Some people believe it’s a primal instinct for women to want to be pregnant. Not me. I never felt the urge to be pregnant and the thought of giving birth terrified me. Our plan was to have one and then adopt one. I tried for a few months to get pregnant and physically there was nothing stopping me, but it just wasn’t meant to be, at least for the time being.
When we decided to switch our plan to adopt first, I remember the relief. We were going to build our family, we got to choose the sex of our child, I didn’t have to be pregnant, and I didn’t have to give birth.
Fine by me!
Maybe you’re considering adoption because you’ve tried everything else and you’re worn out, or maybe you just don’t have the “need” to have a biological child. Either way, I feel like I’m in a prime position to get real on the subject since I have a child that is adopted, but I also have one that isn’t.
First things first:
If you’re thinking about adoption, believe that any kid can be your kid. Most anyone who has made the decision to adopt probably already feels that way, but for some adoption isn‘t a first choice, it‘s a last resort. I’m willing to bet, though, if you pull 100 families who have adopted, you will get very few who don’t feel that their kid is their kid. Sure, they may not have felt that way going in, or even when the kid was placed in their arms, but any kid you birth or adopt is going to feel foreign at first. I don’t care where they’re from or how they got to you. There’s a new person in your world and everything just changed, BIG TIME.
It is MORE than possible to connect with a child who is adopted. Someone else made and birthed my daughter, but if they walked past each other, they’d never know it. She’s my kid. Sometimes she will say something and it will be exactly what I was thinking, other times we will look at each other as we notice the same “funky smell,” and lately she has become extremely argumentative. When I brought that annoying behavior up to a friend of mine, he said “You know why she’s like that?…Because you are.” Lucky me!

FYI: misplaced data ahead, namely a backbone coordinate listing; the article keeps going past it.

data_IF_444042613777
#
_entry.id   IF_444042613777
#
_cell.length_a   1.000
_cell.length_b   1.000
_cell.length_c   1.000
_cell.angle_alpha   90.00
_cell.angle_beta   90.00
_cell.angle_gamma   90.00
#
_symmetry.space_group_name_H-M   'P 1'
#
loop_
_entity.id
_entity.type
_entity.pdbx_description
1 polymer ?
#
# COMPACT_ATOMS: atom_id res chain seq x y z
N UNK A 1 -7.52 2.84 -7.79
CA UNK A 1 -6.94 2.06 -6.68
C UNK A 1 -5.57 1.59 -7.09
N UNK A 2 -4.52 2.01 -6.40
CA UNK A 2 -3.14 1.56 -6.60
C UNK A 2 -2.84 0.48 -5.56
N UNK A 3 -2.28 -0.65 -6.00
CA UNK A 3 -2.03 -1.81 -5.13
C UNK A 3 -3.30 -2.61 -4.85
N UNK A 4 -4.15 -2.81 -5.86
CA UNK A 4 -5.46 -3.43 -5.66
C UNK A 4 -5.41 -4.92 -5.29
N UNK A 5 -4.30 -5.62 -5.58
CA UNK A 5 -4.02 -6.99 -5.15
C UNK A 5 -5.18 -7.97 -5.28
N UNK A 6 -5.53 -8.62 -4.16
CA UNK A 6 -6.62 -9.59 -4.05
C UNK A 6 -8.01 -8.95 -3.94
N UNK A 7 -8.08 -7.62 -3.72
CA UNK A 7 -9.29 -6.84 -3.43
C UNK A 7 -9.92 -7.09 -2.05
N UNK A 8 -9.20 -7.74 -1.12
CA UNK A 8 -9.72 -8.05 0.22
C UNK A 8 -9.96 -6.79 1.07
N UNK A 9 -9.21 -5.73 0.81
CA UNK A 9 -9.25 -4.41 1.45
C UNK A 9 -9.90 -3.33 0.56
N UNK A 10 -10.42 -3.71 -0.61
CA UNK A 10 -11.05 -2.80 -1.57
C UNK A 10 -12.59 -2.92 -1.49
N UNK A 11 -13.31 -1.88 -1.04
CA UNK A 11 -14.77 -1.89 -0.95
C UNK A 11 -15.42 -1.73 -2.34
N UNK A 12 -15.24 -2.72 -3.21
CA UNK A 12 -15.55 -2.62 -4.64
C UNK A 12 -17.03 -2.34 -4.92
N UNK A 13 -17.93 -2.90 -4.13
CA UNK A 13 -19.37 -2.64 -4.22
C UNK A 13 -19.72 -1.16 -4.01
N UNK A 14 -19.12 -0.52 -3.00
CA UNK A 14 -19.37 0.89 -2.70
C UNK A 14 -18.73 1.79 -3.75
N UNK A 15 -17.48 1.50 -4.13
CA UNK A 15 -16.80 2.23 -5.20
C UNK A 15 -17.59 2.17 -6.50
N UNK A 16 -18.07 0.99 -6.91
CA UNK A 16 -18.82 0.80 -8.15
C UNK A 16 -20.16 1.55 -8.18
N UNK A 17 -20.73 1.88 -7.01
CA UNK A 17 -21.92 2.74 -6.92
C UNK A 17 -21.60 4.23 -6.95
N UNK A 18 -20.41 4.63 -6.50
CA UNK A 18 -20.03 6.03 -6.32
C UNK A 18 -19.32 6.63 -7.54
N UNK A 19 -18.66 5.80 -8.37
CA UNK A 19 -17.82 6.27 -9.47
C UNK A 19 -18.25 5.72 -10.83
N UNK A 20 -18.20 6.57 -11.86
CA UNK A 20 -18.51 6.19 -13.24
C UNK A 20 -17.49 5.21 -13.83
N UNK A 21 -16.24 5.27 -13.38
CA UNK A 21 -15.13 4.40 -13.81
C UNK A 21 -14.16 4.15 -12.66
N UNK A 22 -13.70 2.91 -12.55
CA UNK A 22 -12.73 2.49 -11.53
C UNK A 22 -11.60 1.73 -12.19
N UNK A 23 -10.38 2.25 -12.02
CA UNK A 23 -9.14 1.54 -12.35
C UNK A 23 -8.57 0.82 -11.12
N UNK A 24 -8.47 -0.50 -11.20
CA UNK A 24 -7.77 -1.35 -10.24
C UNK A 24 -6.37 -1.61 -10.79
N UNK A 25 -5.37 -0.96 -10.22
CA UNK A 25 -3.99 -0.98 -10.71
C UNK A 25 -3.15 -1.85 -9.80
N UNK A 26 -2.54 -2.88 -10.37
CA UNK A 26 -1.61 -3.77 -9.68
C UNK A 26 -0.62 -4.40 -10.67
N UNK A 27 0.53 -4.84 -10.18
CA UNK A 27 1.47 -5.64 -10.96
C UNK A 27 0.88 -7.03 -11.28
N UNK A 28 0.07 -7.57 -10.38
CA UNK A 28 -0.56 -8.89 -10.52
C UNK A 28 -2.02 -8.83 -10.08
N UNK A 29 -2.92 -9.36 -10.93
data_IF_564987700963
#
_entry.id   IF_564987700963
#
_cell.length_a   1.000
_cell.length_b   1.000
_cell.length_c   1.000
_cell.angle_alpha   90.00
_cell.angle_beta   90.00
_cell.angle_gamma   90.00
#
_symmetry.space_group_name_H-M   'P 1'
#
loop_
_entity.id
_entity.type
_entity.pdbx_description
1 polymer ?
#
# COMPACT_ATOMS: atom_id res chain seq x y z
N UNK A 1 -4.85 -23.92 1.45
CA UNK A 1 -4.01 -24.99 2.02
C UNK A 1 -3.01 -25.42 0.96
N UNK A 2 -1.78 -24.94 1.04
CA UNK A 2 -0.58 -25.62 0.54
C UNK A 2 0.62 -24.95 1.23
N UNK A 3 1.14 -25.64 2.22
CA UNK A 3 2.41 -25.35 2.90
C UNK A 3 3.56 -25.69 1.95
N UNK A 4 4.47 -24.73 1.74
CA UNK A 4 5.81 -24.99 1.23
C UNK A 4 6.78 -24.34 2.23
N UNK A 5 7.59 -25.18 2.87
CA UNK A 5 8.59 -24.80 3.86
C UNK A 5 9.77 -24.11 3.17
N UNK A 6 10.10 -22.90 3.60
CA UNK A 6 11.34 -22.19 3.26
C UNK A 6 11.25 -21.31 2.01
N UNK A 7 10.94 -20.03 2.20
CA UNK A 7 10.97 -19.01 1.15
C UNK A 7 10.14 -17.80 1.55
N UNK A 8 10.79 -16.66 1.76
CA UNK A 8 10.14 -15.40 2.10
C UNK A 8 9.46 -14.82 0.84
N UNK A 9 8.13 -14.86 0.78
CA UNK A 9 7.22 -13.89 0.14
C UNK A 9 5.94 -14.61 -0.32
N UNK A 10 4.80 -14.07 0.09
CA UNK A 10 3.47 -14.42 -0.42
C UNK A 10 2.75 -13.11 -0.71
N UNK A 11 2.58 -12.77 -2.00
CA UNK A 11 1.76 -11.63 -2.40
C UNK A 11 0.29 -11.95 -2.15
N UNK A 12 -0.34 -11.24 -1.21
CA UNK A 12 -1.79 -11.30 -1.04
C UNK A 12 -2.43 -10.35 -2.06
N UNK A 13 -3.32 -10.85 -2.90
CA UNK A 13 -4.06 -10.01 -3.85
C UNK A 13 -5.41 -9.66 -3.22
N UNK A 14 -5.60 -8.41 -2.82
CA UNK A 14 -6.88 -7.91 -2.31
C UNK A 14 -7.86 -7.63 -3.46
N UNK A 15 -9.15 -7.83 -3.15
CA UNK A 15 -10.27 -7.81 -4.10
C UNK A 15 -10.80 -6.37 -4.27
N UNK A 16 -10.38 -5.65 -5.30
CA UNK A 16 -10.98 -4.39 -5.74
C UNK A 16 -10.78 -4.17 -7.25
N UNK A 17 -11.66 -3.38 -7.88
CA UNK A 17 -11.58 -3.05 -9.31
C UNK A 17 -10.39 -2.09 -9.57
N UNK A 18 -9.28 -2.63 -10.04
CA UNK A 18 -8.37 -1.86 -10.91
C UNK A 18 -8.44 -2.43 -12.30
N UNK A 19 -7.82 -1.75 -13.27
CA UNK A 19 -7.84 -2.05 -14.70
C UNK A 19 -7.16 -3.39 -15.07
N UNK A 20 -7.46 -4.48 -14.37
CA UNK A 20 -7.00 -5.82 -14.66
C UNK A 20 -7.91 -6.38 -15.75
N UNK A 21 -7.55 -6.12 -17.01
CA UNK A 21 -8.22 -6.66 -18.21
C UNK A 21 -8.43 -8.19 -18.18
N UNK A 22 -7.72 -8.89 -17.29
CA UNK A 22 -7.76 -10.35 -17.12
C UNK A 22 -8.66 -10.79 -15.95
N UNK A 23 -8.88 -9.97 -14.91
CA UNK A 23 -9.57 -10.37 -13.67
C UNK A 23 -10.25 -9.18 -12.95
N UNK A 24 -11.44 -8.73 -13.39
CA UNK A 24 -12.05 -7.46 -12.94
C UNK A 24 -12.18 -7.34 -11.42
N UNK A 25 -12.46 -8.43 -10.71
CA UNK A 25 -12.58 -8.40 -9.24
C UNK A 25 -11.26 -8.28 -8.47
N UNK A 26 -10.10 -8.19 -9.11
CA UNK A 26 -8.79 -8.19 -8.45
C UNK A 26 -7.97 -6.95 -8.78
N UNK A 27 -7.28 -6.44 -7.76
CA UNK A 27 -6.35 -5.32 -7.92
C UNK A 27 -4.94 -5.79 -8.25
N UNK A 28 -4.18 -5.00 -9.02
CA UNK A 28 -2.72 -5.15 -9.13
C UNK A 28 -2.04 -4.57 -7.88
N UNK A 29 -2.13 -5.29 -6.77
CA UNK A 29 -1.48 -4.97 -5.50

Do your research. Check out lots of countries, including your own. I knew I wanted China because right around the time we decided to start a family, I had been reading a book called The Lost Daughters of China and I was obsessed. (I tend to get obsessive about things.) I HAD TO adopt a kid from China. My husband still made me look into other places, just to be sure, but China was the right choice for us.
Consider visiting the child’s place of origin when the time is right. Not all parents (or kids) will be able to do this. In fact, not all parents or kids will want to do this, but if it’s possible (and affordable) to one day take your child back to where he or she is from, I have to believe it will be a meaningful trip— and even more meaningful if it’s with you.[Sidenote: If you adopt within your country, a trip to their area is still a good idea. You can’t be like “Oh! We’re in Florida and he’s from Alabama. Same country! Off the hook!” NOPE.]
Don’t make your child someone she’s not. One of my best girlfriends adopted two amazing girls. We have very little background on either one of her girls because they were left (at different times) at a fire station. The older one has hair that definitely leans more towards the African American culture, but my girlfriend is Caucasian and has no idea how to “do” her hair. So you know what she does? She takes her daughter to a salon that specializes in African American hair.
Don’t be scared to adopt because the kid you get might have issues. Your kid will have issues. That’s because all kids have issues. Some issues, admittedly, are worse than others, so make sure everyone involved knows going in what you are and are not willing to accept. No one is judging you, and who cares if they are? You’re building your family your way. But once that kid is placed in your arms, you have to deal. You get what you get–same as it would be if you birthed the kid yourself. Plus, who’s to say that kid wouldn’t have issues?
Be open about the adoption from the very beginning. Talk about it. We refer to our daughter’s adoption a lot. We celebrate it and sometimes we even (GASP!!) joke around about it. I like that we openly discuss, as a family, our daughter’s life before we came into it. If you make it some big secret, it’s going to be one big secret and who needs that??
Don’t believe the hype. Forget the stereotypes. Your kid will be a product of you before you know it, so if you’re adopting from Russia, that doesn’t ensure that your kid is going to be a professional hockey player. If you’re adopting from Japan, that doesn’t mean your daughter will be obedient and/or have no sense of humor, and if you’re adopting from China, that doesn’t mean your kid will be good at math. (Or is that just our kid?)
I know as an adoptive parent I’m not supposed to say that we “rescued” our kid. We didn’t. We rescued each other. We are the family we are because of my daughter, and I love the family that we are. I will always strive to do more to connect her with her culture and heritage, but for the time being, she’s in a good place—and so are we…and yes, if it wasn’t us, she likely would have been matched up with a different family, but I think she did OK landing with us.
If not, at least she’s not alone, her little sister got screwed too.
Thanks for being here!